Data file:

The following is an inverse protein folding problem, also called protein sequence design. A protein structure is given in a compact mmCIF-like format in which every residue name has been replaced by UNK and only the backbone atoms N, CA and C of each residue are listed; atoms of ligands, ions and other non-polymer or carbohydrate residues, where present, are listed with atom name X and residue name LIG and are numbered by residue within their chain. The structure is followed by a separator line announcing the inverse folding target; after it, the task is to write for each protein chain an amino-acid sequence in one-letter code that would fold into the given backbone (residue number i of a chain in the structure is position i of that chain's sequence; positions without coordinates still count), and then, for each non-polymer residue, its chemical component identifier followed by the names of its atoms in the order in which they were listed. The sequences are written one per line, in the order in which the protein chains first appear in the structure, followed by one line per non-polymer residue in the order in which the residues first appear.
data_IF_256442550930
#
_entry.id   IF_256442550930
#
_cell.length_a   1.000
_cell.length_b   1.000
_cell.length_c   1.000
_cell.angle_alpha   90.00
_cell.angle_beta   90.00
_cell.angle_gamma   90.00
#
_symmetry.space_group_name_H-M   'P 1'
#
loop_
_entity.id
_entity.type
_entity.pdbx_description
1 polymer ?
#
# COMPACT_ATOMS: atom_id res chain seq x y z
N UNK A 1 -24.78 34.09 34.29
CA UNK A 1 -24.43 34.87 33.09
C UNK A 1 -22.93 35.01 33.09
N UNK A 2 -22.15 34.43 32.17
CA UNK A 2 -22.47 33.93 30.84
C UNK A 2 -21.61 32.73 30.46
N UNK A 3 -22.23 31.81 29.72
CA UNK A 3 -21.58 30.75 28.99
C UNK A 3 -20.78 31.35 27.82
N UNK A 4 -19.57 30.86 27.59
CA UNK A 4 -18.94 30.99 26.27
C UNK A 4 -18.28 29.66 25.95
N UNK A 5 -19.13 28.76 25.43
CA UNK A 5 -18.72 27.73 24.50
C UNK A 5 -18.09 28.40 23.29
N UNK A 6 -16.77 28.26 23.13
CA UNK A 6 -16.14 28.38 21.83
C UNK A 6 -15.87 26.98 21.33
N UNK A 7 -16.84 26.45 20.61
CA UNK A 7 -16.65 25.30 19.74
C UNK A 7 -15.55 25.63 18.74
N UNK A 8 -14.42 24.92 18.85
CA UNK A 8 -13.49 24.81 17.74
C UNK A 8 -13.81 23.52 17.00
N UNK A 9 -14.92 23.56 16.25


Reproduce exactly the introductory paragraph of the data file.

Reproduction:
The following is an inverse protein folding problem, also called protein sequence design. A protein structure is given in a compact mmCIF-like format in which every residue name has been replaced by UNK and only the backbone atoms N, CA and C of each residue are listed; atoms of ligands, ions and other non-polymer or carbohydrate residues, where present, are listed with atom name X and residue name LIG and are numbered by residue within their chain. The structure is followed by a separator line announcing the inverse folding target; after it, the task is to write for each protein chain an amino-acid sequence in one-letter code that would fold into the given backbone (residue number i of a chain in the structure is position i of that chain's sequence; positions without coordinates still count), and then, for each non-polymer residue, its chemical component identifier followed by the names of its atoms in the order in which they were listed. The sequences are written one per line, in the order in which the protein chains first appear in the structure, followed by one line per non-polymer residue in the order in which the residues first appear.